Tuesday, August 24, 2010

Potash belongs to Sask., says prof

Potash belongs to Sask., says prof

With all due respect to the professor, this statement:

"We the people own the potash. The Potash Corporation does not own the potash, it's ours," he said from his campus office. "It is appropriate for us to use the instruments that are available to make sure that those resources are used for what is best for us." It's up to the government of Saskatchewan, he added, to ensure Saskatonians benefit from the mining and processing of the potash that lies beneath our feet.

Isn't entirely correct.

You see, in economic terms, the resources which are still in the ground and untapped, don't really belong to anyone. They aren't the government's. They aren't the possession of anyone by accident of their birthplace or migration patterns.

The resources, in a realistic sense, belongs only to those people who put up the capital, whether human, intellectual or monetary in order to extract the minerals and make them useful. Any unit of resource represents the effort required to extract the resource. If nobody makes the effort to extract the resources, then they are of no benefit to anyone.

That's why I discount the words of anyone who says that the "people" should get their fair share of the resources. So let's illustrate what happens when someone decides they want to extract minerals.

First, they go to the government and give it money for the option to explore an area for minerals. This is done via auction so as to extract the maximum money for "the people". Then the company must pay rent to the actual owners of the property in order to explore on the land. The land is studied and explored to determine whether there are minerals in sufficient quantity to extract to make the extraction feasible. If the company determines that they aren't in sufficient quantity, then this is where it stops, with the company having to outlay money for no gain. If the resources ARE in sufficient quantity, then the company permanently leases the land from the land owner (depending on the resource and the method of extraction, possibly purchasing the land from the owner), and gets to work setting up a mine or extraction site. It, of course, must get the permission of the government to set up the site, and get the proper environmental permissions to ensure that not only does the extraction get done in as environmentally friendly a manner as possible, but that the costs of restoring the site after the extraction is done is covered off.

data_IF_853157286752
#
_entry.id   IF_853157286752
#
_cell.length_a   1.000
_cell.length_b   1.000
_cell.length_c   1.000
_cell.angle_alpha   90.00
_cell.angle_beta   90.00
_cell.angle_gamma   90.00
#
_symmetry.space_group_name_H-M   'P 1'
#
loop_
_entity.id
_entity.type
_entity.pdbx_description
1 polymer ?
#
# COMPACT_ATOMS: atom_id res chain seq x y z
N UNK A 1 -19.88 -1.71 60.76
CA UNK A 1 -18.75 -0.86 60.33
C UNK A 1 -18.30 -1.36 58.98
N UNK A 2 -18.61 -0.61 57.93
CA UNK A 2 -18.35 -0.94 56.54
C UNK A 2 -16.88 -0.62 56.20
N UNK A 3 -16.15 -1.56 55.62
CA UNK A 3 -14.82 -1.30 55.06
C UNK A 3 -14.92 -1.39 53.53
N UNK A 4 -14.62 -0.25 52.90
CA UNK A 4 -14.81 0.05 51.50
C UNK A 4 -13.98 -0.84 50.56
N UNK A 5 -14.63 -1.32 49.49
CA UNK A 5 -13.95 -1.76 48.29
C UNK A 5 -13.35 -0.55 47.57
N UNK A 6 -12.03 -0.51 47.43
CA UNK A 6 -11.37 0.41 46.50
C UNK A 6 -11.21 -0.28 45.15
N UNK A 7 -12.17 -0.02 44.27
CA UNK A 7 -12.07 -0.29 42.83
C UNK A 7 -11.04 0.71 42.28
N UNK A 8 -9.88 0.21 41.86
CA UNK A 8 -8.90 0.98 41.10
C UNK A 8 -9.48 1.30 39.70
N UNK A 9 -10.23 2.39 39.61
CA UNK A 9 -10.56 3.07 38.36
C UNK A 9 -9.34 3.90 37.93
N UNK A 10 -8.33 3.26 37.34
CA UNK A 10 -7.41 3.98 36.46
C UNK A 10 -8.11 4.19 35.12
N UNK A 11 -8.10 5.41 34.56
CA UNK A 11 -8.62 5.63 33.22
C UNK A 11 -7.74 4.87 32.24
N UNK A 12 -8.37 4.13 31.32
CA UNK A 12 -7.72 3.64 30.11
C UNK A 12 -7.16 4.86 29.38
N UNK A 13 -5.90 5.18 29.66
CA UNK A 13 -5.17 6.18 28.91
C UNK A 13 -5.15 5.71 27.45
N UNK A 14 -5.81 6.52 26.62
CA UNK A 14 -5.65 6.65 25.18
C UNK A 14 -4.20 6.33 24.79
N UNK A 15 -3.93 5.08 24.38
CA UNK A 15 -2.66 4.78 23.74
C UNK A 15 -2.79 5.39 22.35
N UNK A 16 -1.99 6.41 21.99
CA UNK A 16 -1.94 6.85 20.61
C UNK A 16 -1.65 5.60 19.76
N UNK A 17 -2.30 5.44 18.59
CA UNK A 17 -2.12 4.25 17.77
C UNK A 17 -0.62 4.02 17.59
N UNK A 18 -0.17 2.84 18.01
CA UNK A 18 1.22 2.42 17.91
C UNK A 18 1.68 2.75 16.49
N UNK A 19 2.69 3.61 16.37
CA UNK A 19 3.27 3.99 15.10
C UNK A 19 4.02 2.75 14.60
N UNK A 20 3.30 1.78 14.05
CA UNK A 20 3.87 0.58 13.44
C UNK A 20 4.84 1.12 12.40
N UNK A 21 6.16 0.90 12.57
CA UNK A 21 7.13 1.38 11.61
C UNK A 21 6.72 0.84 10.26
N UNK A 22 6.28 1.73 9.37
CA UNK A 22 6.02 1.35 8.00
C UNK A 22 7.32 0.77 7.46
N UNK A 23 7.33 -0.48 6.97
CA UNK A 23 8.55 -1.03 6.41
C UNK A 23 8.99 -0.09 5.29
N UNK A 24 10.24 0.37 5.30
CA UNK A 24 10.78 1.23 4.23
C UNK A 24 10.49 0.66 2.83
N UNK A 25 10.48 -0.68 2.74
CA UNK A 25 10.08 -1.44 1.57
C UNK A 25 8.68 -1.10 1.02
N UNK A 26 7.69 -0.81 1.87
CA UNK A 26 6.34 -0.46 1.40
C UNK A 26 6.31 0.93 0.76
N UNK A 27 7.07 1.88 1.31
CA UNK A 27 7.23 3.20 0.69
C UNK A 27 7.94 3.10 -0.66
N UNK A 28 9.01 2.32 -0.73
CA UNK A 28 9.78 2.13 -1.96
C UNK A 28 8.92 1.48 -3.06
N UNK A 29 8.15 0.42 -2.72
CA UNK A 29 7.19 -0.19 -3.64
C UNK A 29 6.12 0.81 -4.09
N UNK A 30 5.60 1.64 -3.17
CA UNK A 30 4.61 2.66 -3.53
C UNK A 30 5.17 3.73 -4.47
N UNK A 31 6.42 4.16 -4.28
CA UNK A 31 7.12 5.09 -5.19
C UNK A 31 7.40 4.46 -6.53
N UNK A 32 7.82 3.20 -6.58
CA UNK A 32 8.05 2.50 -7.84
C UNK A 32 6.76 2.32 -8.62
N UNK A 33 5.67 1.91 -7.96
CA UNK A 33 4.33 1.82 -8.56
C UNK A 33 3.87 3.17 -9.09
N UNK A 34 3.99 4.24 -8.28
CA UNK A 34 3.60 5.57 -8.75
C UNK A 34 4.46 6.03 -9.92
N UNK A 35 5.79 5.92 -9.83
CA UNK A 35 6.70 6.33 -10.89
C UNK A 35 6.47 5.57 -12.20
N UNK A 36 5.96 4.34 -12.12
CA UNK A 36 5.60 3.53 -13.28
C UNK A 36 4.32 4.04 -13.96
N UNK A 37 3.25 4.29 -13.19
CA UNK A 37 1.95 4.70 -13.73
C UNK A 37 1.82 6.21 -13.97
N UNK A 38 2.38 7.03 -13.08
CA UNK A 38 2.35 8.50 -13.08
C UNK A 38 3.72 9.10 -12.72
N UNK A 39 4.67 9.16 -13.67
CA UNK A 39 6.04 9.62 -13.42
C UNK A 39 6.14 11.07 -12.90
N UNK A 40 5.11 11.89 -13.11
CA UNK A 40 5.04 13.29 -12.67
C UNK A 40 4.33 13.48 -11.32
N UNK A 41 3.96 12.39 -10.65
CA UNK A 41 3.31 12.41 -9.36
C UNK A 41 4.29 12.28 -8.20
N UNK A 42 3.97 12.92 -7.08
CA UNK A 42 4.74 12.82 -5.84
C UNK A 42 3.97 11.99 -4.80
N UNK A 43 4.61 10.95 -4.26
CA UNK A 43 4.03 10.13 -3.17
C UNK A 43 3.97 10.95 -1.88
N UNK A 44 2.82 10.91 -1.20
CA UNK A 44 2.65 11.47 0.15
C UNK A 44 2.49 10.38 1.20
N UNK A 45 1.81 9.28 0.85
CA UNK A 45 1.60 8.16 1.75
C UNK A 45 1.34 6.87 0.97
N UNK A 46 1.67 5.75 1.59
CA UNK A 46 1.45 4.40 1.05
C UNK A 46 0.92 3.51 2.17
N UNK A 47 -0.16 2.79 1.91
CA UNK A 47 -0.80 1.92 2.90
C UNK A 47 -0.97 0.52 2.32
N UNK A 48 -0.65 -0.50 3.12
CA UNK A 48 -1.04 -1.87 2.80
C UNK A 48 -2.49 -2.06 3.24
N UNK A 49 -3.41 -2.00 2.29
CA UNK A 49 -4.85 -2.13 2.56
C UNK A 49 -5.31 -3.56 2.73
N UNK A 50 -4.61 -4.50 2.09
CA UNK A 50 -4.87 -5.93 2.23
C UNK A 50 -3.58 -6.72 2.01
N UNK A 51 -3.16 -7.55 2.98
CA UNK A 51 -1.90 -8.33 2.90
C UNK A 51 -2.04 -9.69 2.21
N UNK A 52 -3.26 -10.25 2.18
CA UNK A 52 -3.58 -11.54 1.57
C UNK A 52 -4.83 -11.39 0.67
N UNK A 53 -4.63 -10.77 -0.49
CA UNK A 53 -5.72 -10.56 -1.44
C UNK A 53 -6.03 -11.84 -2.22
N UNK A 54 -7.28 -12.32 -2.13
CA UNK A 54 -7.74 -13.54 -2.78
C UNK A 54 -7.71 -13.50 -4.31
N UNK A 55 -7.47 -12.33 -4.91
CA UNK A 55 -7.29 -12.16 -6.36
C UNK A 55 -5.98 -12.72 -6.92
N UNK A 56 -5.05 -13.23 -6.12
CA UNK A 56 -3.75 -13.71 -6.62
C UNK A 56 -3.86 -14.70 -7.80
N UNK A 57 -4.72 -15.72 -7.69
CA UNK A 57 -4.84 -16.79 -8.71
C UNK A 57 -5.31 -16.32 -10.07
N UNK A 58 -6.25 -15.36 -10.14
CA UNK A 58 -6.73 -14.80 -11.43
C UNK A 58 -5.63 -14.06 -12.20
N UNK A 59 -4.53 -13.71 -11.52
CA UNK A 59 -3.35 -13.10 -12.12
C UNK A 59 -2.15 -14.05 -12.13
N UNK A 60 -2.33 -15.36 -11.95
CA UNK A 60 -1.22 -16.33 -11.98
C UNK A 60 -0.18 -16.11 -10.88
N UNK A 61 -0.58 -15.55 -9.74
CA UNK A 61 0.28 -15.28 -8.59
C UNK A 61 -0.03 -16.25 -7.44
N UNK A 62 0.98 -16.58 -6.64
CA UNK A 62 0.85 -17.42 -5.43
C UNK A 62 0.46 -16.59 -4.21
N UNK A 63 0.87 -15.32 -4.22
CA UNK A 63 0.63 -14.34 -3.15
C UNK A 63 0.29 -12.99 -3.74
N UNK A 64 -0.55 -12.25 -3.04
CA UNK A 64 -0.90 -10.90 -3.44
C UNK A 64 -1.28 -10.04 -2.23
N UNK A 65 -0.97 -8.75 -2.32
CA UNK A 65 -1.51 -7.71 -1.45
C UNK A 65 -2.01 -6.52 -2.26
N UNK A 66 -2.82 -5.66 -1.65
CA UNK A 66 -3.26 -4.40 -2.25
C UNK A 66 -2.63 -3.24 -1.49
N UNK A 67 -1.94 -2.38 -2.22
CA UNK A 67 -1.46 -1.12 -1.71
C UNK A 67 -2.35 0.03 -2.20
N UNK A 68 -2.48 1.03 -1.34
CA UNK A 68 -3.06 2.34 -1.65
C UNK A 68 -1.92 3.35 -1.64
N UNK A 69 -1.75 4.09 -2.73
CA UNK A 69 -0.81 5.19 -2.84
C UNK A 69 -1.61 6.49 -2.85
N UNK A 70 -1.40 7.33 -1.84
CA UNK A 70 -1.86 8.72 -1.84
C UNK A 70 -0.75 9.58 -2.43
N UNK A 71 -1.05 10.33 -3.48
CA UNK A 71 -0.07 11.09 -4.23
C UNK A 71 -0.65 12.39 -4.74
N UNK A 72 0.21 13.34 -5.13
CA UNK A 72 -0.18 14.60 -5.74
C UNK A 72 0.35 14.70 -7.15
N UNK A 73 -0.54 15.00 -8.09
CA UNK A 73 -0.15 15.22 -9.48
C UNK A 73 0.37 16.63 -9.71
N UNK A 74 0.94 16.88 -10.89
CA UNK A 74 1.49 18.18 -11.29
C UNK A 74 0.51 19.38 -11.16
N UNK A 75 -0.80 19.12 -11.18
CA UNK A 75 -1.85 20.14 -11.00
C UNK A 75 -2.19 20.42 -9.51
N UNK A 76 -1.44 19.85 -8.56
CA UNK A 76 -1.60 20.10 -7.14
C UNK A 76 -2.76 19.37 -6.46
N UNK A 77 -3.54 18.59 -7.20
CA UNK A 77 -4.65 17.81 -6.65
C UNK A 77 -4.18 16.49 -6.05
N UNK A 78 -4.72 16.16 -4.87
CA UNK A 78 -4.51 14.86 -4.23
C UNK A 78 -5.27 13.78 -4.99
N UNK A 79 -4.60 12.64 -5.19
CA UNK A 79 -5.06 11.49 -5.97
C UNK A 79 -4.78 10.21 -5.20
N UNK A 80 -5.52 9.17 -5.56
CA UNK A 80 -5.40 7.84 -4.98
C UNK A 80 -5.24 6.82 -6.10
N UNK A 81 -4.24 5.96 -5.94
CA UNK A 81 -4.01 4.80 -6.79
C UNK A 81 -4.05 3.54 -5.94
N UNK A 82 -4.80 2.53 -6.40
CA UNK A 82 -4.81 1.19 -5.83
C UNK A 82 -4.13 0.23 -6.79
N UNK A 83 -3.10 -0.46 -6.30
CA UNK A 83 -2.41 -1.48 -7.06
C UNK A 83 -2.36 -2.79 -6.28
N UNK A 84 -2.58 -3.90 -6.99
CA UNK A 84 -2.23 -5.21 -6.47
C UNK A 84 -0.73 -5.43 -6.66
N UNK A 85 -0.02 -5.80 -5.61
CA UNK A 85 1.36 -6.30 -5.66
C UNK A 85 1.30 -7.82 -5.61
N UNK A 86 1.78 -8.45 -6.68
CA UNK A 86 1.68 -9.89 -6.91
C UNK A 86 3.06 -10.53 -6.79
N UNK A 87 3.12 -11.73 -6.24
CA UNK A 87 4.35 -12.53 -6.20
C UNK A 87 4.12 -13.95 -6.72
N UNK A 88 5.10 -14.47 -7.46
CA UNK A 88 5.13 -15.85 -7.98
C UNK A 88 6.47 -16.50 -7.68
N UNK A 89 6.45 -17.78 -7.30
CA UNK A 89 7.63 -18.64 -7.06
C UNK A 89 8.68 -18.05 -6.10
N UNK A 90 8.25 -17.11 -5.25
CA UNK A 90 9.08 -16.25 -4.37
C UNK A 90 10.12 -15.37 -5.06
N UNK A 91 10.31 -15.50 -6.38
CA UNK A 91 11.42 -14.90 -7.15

After this comes the easy part - the extraction begins, and all the company has to do is tell the government how much they took out, and send the government a percentage (before expenses, mind you) of whatever gross revenue the extraction generates. The government then, not content with receiving these royalties, also takes a chunk of the wages paid to maintain the site or extract the minerals, as well as a percentage of the net income of the project as well.

So to make a long story short, the government in the resource game takes money to allow you to look for the minerals. Then it takes money for each dollar of resource that is extracted (without doing anything to earn that money, mind you, merely for the privilege of pulling the resource out of the ground), then it takes money from the business for actually earning a profit.

Add all that up, and resource companies may end up sending close to 50% of the gross revenue from the project to the government.

So the question I have to ask those people who want "the people" to get a fair share is, "Is that enough of a share for you, really?"

After all, a resource is only valuable if it is extracted and used. The oil companies over the past 5 decades (and especially over the last 3 years in Saskatchewan and Alberta) that if "the people" want more than what is fair, they always have the option of leaving it in the ground.

Hopefully this is remembered after the PCS offering is resolved.


  1. Legally, Saskatchewan's potash very much does belong to the people of Saskatchewan.

    Legally, companies must remit royalties to the people of SK in exchange for the privilege of producing and marketing those resources.

    I agree with those who say the people should get their fair share.

    The question is: they should get their fair share of what?

    There has to remain an incentive for people to put up the capital in order to produce it. Royalty rates need to be conducive to that, not discourage it.

    If SK's potash sits in the ground unmined, the "fair share" of the people of SK is nothing.

    It's as simple as that.

  2. Yes, legally they belong to "the people" under the constitution that "the people" wrote for themselves. Morally, the resources belong to those who have the money and the know how to extract them, otherwise they sit underutilized.

    I discount the view of anyone who believes that we're not getting our "fair" share because it's up to each person what is fair. As you say, if "the people" get too greedy (as is what happened in Alberta after Steady Eddie got in) then the resource extractors take their money elsewhere (read: Saskatchewan).

    What it comes down to is that the government is entitled to their "share" of the resources for the same reason that the mafia is entitled to protection money. The only difference is that the constitution has legalized it for "the people".

  3. Very good post. The only thing I would add is that "the people" benefit even further as a plethora of high income jobs are quite routinley created as the result of resources being extracted. Further still, spin off jobs at home and elsewhere are also routinely created. I know you mentioned income tax but so much more valuable than that is some one given the opportunity to not only put food on the table but in some cases, maybe even a child through university.